Photo/IllutrationAlmond Eye in Miho, Ibaraki Prefecture, on Dec. 11 (Masanori Ariyoshi)

A horse named Clever Hans stole the show in early 20th-century Europe.

Touted as a genius capable of performing arithmetic and other "intellectual" tasks, Hans was said to be able to answer questions correctly with the number of times he tapped his hoof.

However, later research demonstrated that the horse was merely reacting to the body language of his trainer who knew the answers.

"It's not difficult to train a horse to do what Hans did," said Sakae Kunieda, 64, a horse trainer. "Horses 'read' the eyes of humans they feel close to."

Kunieda is also the author of a just-published book on the theory of horse racing.

Horses are said to use their keen senses of sight and hearing to predict the immediate future. They usually don't mind practicing taking a position at the starting gate because they know it's only a practice and they won't have to race.

But once they are in a horse trailer, they anticipate the long road trip ahead and lose their appetite.

Though thoroughbreds are born to race, they reach their professional peak fairly early, at around age 4.

"As they mature, they become reluctant to race because they can foresee the exhaustion that results from being in a dead heat," explained Kunieda.

Kunieda Kyusha (Kunieda Stable) in Miho, Ibaraki Prefecture, is now the center of attention for one of its stars.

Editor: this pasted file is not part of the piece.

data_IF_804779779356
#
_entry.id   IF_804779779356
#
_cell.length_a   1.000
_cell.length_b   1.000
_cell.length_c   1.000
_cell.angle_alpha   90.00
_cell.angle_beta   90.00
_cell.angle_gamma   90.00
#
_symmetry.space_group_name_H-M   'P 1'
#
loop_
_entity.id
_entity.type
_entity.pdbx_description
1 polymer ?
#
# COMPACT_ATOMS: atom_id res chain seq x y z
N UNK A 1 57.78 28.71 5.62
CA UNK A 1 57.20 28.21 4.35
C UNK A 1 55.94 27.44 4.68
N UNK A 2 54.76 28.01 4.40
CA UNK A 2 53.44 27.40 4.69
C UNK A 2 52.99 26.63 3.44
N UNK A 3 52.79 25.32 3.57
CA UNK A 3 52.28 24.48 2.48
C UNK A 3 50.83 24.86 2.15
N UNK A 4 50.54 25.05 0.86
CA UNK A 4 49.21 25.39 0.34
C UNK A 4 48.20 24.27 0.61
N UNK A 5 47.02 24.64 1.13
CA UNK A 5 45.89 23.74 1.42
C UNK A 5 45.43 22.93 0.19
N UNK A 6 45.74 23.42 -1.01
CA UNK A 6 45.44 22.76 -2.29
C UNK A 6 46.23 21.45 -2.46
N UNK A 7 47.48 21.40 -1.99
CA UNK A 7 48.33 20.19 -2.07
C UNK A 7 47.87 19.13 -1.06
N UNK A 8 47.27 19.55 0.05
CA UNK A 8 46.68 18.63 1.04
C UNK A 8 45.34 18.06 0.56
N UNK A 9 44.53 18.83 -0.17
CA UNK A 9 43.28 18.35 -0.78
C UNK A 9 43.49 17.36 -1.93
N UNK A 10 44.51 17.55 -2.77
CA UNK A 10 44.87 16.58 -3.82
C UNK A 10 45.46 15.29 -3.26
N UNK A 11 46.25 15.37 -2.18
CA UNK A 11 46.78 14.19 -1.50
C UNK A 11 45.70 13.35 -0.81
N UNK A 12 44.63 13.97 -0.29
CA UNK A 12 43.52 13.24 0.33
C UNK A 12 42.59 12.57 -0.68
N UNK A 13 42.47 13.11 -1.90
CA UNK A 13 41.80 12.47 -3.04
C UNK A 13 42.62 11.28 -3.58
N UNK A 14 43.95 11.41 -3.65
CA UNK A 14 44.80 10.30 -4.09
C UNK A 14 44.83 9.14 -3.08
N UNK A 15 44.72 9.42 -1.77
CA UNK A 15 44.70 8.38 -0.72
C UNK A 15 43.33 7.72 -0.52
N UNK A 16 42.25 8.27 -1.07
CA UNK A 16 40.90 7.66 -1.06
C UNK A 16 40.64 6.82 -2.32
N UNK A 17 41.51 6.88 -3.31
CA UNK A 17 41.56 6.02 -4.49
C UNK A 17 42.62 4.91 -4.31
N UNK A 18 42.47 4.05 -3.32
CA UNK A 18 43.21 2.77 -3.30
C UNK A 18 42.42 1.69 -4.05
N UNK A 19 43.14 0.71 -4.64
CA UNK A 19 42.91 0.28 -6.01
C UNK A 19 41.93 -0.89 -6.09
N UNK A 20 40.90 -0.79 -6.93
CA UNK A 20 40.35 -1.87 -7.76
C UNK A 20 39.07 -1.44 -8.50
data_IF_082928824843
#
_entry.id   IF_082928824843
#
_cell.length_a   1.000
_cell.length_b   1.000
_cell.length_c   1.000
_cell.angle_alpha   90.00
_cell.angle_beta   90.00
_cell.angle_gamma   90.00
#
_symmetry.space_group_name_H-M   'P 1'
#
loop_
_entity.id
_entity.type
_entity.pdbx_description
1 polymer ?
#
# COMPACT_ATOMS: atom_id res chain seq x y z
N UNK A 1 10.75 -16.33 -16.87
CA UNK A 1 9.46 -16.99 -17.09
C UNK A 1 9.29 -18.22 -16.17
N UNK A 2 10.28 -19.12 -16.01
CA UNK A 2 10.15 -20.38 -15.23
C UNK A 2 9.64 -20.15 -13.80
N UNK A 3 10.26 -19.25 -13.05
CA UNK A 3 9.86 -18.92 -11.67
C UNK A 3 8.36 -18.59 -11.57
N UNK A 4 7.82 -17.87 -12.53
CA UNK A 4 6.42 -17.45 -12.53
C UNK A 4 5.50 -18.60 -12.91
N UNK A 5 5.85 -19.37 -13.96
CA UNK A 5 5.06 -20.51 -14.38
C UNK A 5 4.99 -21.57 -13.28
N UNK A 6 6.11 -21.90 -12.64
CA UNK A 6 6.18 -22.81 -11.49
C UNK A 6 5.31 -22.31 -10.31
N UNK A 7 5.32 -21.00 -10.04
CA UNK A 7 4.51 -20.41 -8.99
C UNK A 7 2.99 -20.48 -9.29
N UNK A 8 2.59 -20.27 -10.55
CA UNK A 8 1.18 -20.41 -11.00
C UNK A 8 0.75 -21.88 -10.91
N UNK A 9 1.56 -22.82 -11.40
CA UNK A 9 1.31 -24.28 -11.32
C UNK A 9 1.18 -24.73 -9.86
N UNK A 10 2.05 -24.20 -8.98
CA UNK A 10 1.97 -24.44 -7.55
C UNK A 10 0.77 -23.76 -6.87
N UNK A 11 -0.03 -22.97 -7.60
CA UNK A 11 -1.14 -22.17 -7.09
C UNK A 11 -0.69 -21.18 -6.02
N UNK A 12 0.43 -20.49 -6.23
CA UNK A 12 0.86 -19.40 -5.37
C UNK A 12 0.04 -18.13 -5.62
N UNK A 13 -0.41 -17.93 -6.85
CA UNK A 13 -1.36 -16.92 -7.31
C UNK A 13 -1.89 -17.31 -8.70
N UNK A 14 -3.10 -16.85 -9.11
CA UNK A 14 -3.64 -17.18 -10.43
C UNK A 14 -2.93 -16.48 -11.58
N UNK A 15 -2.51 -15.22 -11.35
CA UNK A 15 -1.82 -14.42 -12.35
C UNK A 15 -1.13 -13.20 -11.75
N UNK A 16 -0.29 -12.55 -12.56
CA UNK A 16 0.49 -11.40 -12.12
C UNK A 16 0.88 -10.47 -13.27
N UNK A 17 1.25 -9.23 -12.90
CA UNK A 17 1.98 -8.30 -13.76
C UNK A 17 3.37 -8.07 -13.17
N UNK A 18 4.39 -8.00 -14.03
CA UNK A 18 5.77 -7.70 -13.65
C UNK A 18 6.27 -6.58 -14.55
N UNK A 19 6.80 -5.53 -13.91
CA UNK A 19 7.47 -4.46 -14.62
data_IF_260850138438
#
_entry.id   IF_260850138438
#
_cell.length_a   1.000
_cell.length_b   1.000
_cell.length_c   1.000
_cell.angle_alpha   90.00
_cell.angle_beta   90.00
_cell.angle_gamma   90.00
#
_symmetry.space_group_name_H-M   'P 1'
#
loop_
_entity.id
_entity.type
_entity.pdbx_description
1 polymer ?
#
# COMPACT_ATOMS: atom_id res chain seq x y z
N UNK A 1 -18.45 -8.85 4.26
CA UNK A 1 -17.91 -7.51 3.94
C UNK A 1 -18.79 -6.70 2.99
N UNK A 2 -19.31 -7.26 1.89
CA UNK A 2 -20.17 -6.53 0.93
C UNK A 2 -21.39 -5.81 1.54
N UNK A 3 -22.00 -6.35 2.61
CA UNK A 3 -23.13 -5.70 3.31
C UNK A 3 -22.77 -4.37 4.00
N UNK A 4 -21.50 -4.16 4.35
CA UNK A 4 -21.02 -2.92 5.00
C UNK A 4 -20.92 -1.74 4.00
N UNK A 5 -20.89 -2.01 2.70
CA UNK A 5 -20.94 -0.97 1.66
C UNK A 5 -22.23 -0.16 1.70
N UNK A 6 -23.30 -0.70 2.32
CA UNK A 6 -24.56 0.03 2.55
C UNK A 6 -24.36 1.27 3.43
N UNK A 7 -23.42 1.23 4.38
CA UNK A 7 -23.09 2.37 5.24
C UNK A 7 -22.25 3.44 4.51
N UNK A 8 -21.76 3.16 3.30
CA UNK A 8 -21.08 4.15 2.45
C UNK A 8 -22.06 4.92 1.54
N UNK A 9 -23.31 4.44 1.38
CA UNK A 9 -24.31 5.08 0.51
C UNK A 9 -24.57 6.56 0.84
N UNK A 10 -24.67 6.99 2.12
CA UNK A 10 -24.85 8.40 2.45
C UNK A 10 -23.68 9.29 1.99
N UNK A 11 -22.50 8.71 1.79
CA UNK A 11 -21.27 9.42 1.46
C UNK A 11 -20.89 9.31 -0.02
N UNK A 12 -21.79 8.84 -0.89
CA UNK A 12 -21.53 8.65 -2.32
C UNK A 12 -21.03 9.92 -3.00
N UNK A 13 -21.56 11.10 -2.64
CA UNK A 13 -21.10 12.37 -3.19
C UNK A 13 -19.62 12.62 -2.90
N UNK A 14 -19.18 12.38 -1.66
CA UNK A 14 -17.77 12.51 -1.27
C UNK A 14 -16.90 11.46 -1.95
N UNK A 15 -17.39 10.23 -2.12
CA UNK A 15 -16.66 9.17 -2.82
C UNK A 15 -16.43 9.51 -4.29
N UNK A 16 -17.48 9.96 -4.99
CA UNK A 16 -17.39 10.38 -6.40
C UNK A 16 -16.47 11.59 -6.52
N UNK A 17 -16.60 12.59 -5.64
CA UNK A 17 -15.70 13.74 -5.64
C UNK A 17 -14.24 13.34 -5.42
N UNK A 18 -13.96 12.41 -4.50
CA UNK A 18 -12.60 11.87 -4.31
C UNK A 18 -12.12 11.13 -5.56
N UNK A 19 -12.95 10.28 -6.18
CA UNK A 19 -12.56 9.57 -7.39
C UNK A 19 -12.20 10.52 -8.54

Almond Eye, deemed one of the greatest fillies in Japan's horse racing history, will run in the Arima Kinen Grand Prix on Dec. 22.

I was given a chance to see the famed horse up close.

Her face was surprisingly placid, with almost sleepy eyes and a gentle-looking mouth--a very far cry from her racecourse persona.

"She's an expert at switching between 'on' and 'off' modes," Kunieda said.

Having never been a horse person, I always thought thoroughbreds got their biggest kick out of racing before spectators, but I was obviously wrong.

Whether horse or human, the best and brightest know exactly when to perform at their top capacity and when to relax.

--The Asahi Shimbun, Dec. 20

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Vox Populi, Vox Dei is a popular daily column that takes up a wide range of topics, including culture, arts and social trends and developments. Written by veteran Asahi Shimbun writers, the column provides useful perspectives on and insights into contemporary Japan and its culture.